Current Issue / DU Alumni / People

Gone For Good’s Reid Husmer turns trash into cash

"What’s not valuable to you is valuable to someone else,” says alumnus Reid Husmer. “Instead of just dumping it away, we can give it a better home.” Photo: Wayne Armstrong

Reid Husmer (BA international business ’96) despises clutter. When he feels his life is disorganized, he cleans. He boasts that his home has achieved a bare minimum of efficiency — TV, couch, kitchen table, bed. His 7-year-old son’s room, though, is a different story.

“I get to the point with my son where his room has too much stuff, because kids like a toy for five minutes and then put it aside,” Husmer says. “Adults aren’t that different; they love their toys, too. They’ll just pile them in the garage instead of their bedroom.”

And when adults want to get rid of their toys, they can call Husmer’s company Gone For Good, which he started from his home in 2008 and now runs from a storefront in Littleton, Colo.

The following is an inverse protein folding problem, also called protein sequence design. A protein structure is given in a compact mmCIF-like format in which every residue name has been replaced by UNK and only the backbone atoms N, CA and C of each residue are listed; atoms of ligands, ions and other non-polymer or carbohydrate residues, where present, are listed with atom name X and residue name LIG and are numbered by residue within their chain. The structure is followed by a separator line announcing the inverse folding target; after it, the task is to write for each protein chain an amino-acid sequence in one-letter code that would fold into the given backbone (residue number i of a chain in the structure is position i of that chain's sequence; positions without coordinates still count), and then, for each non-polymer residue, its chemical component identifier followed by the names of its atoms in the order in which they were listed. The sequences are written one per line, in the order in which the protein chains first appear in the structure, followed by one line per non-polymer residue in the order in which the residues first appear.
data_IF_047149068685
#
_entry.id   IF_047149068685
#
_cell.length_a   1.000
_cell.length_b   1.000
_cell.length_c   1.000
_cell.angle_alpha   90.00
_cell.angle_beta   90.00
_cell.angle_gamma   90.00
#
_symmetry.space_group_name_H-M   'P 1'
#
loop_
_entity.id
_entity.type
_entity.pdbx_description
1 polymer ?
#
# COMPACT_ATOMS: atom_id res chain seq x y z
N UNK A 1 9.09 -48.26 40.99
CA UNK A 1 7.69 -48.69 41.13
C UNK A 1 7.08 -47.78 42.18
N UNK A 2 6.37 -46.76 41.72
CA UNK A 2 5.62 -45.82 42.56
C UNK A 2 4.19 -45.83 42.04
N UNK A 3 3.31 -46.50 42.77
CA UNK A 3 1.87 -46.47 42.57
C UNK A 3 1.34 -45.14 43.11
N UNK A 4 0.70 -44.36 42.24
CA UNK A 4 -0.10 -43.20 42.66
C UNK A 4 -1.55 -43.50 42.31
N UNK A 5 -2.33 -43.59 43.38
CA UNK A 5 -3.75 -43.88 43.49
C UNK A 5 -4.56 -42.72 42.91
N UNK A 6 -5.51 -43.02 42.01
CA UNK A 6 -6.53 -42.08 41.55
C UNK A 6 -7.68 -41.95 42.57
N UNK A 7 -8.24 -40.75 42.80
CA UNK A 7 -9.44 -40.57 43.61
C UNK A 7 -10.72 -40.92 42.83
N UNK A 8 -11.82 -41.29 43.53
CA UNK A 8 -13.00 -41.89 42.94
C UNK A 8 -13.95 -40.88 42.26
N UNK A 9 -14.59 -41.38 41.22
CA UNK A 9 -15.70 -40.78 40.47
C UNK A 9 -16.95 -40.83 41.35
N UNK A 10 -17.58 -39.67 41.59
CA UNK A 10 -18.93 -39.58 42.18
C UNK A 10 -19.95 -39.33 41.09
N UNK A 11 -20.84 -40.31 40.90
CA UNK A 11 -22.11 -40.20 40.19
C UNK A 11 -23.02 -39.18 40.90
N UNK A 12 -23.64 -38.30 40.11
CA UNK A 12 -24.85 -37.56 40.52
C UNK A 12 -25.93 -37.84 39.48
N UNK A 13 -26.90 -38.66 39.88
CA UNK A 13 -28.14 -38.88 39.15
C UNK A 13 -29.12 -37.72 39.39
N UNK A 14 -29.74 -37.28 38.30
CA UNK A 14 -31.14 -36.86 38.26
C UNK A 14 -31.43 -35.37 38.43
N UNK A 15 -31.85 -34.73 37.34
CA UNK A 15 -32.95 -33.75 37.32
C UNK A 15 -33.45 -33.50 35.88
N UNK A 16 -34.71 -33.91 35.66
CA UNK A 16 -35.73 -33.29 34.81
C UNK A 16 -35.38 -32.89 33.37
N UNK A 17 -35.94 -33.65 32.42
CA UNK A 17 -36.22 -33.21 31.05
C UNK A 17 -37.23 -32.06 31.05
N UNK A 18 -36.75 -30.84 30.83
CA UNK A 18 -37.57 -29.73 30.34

The premise is simple: Husmer and his employee, Jonathan Inaba, will come to your house and, for a price, haul away a roomful of junk. The philosophy is more involved: There is value in what others throw away, and there also is a responsibility to the environment.

“We’re an eco-friendly hauling company,” Husmer says. “A lot of companies will haul things from your house. We sort through it and try to resell it. If we can’t, we donate it to charity. If we can’t do that, we break down the materials — wood, metal, foam — and give it to our recycling partners, instead of it going into a landfill.”

For the business to thrive, Husmer has built fruitful relationships with professional organizers, Realtors, recyclers and charities (the Epilepsy Foundation is a sizeable beneficiary). Customers get 30 percent of resales after 30 days—a figure that has ranged from $30 to $300—and Husmer says he’s been surprised by how many items he’s been able to resell.

“You go on Craigslist or eBay, and it’s amazing what people will buy. What’s not valuable to you is valuable to someone else,” he says. “Instead of just dumping it away, we can give it a better home.”

Leave a Reply

Your email address will not be published. Required fields are marked *